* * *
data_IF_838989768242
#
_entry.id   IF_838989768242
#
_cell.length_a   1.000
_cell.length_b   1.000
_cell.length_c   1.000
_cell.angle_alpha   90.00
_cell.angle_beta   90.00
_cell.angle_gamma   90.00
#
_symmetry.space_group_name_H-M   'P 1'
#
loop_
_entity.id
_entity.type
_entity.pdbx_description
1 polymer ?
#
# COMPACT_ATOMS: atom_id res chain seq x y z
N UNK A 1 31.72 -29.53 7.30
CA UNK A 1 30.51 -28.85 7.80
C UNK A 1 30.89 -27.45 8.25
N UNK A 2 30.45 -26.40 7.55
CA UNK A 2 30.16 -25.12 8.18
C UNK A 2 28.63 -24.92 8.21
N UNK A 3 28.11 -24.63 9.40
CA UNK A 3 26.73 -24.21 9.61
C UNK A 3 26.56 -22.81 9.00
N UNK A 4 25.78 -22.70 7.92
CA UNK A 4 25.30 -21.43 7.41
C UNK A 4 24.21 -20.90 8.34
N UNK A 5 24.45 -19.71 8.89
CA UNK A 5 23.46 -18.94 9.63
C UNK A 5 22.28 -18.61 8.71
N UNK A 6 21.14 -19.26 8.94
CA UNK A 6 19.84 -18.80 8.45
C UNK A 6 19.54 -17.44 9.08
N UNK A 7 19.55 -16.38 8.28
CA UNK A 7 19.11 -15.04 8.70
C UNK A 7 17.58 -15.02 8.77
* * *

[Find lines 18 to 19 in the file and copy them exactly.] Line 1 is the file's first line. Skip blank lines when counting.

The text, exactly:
1 polymer ?
#